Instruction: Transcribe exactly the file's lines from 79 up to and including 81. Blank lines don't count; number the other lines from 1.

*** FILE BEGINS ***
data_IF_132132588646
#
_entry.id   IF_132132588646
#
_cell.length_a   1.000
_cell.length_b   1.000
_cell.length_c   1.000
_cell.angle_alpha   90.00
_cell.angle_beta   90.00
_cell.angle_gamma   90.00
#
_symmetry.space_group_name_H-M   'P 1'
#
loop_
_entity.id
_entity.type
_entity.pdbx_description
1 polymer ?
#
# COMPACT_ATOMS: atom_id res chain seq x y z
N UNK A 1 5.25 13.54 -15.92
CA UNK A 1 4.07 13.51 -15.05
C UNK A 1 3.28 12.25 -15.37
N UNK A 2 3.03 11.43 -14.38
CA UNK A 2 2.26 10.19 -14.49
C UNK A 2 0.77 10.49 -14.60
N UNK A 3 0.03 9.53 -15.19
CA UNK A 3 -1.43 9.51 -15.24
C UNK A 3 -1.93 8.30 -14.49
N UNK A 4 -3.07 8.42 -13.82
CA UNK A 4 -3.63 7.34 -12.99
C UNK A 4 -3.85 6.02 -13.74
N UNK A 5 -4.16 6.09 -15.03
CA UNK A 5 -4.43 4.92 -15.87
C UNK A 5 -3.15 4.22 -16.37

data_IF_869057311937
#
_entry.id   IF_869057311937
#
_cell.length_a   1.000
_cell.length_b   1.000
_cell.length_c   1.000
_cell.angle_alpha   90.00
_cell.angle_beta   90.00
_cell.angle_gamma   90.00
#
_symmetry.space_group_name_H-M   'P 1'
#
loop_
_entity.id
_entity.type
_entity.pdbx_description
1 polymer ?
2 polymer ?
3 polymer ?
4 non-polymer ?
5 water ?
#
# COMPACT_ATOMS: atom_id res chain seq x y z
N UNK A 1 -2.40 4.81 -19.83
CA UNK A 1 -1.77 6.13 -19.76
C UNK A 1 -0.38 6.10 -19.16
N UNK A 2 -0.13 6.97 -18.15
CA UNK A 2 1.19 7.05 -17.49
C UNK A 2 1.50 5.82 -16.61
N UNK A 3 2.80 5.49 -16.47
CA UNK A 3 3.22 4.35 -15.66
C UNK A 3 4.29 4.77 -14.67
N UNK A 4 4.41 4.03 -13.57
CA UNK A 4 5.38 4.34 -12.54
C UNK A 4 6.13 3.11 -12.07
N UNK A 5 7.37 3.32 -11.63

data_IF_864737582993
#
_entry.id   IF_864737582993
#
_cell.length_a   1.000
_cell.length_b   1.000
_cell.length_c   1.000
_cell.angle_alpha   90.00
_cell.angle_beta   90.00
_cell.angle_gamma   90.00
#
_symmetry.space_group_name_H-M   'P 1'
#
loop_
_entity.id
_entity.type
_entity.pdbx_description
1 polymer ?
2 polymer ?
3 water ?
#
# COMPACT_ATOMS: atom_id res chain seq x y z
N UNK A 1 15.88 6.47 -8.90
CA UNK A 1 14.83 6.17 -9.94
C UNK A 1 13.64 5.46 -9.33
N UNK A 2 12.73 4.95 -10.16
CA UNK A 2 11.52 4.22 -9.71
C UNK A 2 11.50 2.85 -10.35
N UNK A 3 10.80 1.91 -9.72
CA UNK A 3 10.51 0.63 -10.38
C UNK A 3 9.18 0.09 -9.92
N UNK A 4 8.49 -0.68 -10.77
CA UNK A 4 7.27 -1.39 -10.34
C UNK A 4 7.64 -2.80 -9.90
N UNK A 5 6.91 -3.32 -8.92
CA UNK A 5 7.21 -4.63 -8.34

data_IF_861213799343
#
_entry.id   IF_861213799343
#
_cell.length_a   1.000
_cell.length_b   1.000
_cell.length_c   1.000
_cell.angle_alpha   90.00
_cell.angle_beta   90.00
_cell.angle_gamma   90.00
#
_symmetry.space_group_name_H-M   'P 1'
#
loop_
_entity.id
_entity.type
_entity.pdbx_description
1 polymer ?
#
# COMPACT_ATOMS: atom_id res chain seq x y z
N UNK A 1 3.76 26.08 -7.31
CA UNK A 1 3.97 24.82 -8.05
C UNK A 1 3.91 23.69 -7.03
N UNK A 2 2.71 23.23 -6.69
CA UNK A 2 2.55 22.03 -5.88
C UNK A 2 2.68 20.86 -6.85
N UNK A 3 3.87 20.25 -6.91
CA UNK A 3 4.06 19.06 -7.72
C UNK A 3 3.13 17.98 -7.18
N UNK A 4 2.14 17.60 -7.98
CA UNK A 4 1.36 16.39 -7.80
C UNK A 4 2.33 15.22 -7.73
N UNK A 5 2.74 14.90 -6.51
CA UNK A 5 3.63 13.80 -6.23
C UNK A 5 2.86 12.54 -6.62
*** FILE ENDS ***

_cell.length_c   1.000
_cell.angle_alpha   90.00
_cell.angle_beta   90.00